WASHINGTON — The $1.1 trillion stopgap spending resolution being debated by Congress also includes a line item to benefit the widow of Sen. Frank Lautenberg.
Section 135 of the bill gives a one-time payment to Bonnie Englebardt Lautenberg of $174,000, which is equivalent to a year's salary for a senator.
The widow's payments are part of a long-standing and routine practice of Congress. But this payment is drawing scrutiny because of Lautenberg's wealth: His estimated net worth was at least $56.8 million in 2012, making him the eighth-wealthiest member of Congress, according to Roll Call.
"It should never be happening. This is more deeply ironic given the time that we're in and Sen. Lautenberg's wealth," said Melanie Sloan, the director of Citizens for Responsibility and Ethics in Washington, a non-profit congressional watchdog. "This is not to pick on Sen. Lautenberg's family in any way. They're grieving. But when the government is preaching austerity — and about to shut down the government even — no one even blinks about sending $174,000."
The provision was first included in the continuing resolution passed by the House last week, the first new spending bill to pass since Lautenberg's death. The amended resolution being debated in the Senate retains the payment. By law, Congress must pass a new spending measure by next Monday or large parts of the federal government will shut down.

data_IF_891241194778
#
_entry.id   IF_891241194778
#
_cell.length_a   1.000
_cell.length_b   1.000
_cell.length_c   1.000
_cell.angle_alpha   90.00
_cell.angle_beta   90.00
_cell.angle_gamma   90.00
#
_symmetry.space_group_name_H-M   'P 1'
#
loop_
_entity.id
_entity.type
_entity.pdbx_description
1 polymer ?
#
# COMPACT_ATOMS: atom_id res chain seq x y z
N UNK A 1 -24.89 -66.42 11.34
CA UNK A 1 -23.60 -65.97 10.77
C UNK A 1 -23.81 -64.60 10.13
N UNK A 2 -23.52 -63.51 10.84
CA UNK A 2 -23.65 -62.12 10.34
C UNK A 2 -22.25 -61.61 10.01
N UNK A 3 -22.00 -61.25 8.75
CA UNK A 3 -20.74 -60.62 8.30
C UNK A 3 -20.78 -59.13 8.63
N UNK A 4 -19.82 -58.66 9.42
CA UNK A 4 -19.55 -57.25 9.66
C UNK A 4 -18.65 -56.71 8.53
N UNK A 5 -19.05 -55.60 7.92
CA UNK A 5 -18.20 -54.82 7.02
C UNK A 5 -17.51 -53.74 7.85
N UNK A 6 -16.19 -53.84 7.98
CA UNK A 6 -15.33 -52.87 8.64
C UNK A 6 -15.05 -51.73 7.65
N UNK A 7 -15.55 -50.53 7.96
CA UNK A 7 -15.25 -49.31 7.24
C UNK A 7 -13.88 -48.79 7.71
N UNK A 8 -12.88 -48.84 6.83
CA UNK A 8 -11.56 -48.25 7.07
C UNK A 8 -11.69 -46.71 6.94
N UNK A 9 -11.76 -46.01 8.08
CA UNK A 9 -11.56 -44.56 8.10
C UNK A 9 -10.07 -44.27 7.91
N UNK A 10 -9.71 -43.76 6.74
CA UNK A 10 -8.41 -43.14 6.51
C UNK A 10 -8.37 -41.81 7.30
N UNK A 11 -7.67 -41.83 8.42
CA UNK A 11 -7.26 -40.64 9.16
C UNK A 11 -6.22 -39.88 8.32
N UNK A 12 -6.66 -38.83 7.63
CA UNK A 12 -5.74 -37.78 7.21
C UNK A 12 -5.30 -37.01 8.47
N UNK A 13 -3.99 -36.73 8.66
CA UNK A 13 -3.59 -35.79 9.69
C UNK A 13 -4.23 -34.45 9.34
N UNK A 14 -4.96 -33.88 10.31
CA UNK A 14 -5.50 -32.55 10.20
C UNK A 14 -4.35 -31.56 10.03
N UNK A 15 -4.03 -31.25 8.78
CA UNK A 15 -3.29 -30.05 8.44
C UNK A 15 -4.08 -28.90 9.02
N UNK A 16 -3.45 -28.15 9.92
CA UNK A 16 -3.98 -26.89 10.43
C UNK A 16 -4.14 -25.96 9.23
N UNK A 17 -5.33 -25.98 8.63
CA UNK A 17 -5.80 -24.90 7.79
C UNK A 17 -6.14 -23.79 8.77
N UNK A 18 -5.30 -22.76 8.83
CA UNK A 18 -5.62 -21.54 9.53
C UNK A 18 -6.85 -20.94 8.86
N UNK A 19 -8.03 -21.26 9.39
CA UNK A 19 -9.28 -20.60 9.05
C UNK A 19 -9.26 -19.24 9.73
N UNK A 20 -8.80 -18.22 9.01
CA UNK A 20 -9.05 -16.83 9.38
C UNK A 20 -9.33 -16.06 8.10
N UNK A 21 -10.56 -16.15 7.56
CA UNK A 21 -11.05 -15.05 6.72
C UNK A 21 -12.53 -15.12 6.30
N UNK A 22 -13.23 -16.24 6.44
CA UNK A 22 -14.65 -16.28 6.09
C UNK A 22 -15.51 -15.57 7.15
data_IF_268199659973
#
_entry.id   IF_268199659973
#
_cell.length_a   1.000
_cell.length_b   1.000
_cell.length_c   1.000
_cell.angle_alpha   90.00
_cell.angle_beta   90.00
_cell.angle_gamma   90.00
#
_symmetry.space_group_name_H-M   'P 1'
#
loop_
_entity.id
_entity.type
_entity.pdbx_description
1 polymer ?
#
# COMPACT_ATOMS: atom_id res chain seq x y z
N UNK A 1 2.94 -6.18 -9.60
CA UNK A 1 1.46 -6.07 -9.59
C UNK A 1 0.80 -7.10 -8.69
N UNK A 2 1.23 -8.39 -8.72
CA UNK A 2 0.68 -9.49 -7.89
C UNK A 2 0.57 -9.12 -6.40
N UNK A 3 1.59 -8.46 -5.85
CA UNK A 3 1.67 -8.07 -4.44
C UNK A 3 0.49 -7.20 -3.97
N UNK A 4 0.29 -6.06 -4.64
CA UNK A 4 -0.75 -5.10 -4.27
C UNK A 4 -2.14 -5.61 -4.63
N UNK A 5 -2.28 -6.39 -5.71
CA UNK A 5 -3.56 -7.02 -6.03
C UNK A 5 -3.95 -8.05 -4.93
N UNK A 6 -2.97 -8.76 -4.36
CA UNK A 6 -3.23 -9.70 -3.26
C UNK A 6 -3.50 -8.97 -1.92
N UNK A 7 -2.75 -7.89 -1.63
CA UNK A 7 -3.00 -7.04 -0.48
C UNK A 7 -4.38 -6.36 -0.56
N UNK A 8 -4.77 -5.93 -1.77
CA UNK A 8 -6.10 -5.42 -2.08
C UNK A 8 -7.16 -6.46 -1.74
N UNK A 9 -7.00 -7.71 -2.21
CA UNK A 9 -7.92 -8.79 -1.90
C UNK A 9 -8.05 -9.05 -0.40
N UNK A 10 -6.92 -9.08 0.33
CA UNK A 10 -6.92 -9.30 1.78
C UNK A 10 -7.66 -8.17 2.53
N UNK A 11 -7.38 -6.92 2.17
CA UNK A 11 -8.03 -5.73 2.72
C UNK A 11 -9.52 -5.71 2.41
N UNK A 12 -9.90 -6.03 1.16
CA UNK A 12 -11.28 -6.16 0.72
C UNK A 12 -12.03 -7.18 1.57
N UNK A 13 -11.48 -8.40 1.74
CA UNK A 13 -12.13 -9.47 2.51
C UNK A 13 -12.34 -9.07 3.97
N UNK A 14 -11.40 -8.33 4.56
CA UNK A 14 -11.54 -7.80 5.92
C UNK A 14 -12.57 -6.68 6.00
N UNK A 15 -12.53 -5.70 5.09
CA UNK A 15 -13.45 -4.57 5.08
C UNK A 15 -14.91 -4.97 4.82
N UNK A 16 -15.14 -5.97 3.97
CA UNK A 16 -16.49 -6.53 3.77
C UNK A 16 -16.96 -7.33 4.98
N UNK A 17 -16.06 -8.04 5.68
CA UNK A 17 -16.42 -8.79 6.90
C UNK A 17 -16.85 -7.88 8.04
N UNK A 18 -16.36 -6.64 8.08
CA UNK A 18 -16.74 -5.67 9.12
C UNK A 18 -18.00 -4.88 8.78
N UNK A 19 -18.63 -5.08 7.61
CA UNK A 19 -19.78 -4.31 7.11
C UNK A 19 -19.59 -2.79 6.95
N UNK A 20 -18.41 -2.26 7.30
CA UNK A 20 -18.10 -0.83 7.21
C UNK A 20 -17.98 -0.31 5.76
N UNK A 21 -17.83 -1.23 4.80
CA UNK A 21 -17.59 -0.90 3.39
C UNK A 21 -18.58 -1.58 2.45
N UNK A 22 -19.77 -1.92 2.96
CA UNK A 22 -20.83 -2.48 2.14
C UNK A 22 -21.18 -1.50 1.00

Lautenberg, a New Jersey Democrat, died June 30 at age 89. He was the CEO of Automated Data Processing, a payroll management company, before he was first elected to the Senate in 1982. He married Bonnie Englebardt in 2003.
"I just learned about this recently in the news," Bonnie Lautenberg told USA TODAY Thursday. "I don't want to comment on it until I make some decisions about how to handle this. I didn't even know I was getting this money."
Congress has paid the funeral expenses of members who die in office since the 19th century, according to the Congressional Research Service. Today, the practice of inserting widow's payments into the next appropriation bill is so routine it's covered in the official Senate handbook.
Although most other federal spending is subject to across-the-board cuts under what's become known as "sequestration," Congress specifically exempted "payments to widows and heirs of deceased Members of Congress" under the 2011 budget deal that avoided a government shutdown.
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